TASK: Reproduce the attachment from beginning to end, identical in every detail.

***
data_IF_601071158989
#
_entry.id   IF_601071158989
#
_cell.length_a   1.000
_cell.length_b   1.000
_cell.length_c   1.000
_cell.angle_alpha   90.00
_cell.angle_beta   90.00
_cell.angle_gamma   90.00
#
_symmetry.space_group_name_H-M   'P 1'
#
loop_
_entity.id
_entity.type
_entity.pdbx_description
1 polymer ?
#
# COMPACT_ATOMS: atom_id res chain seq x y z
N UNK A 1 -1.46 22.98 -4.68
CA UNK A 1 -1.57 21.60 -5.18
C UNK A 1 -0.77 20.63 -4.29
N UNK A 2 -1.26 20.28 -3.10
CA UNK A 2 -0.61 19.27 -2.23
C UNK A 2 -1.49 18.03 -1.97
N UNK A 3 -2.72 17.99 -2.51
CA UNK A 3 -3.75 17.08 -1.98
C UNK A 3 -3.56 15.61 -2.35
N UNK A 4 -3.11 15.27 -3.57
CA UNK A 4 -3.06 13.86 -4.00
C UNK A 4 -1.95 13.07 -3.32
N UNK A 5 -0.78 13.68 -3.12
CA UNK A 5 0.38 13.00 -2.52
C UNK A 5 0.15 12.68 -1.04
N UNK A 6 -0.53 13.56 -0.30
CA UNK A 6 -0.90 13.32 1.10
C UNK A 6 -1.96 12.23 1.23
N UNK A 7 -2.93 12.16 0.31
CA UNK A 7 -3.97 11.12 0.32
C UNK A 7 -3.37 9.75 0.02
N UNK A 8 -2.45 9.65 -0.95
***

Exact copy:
data_IF_601071158989
#
_entry.id   IF_601071158989
#
_cell.length_a   1.000
_cell.length_b   1.000
_cell.length_c   1.000
_cell.angle_alpha   90.00
_cell.angle_beta   90.00
_cell.angle_gamma   90.00
#
_symmetry.space_group_name_H-M   'P 1'
#
loop_
_entity.id
_entity.type
_entity.pdbx_description
1 polymer ?
#
# COMPACT_ATOMS: atom_id res chain seq x y z
N UNK A 1 -1.46 22.98 -4.68
CA UNK A 1 -1.57 21.60 -5.18
C UNK A 1 -0.77 20.63 -4.29
N UNK A 2 -1.26 20.28 -3.10
CA UNK A 2 -0.61 19.27 -2.23
C UNK A 2 -1.49 18.03 -1.97
N UNK A 3 -2.72 17.99 -2.51
CA UNK A 3 -3.75 17.08 -1.98
C UNK A 3 -3.56 15.61 -2.35
N UNK A 4 -3.11 15.27 -3.57
CA UNK A 4 -3.06 13.86 -4.00
C UNK A 4 -1.95 13.07 -3.32
N UNK A 5 -0.78 13.68 -3.12
CA UNK A 5 0.38 13.00 -2.52
C UNK A 5 0.15 12.68 -1.04
N UNK A 6 -0.53 13.56 -0.30
CA UNK A 6 -0.90 13.32 1.10
C UNK A 6 -1.96 12.23 1.23
N UNK A 7 -2.93 12.16 0.31
CA UNK A 7 -3.97 11.12 0.32
C UNK A 7 -3.37 9.75 0.02
N UNK A 8 -2.45 9.65 -0.95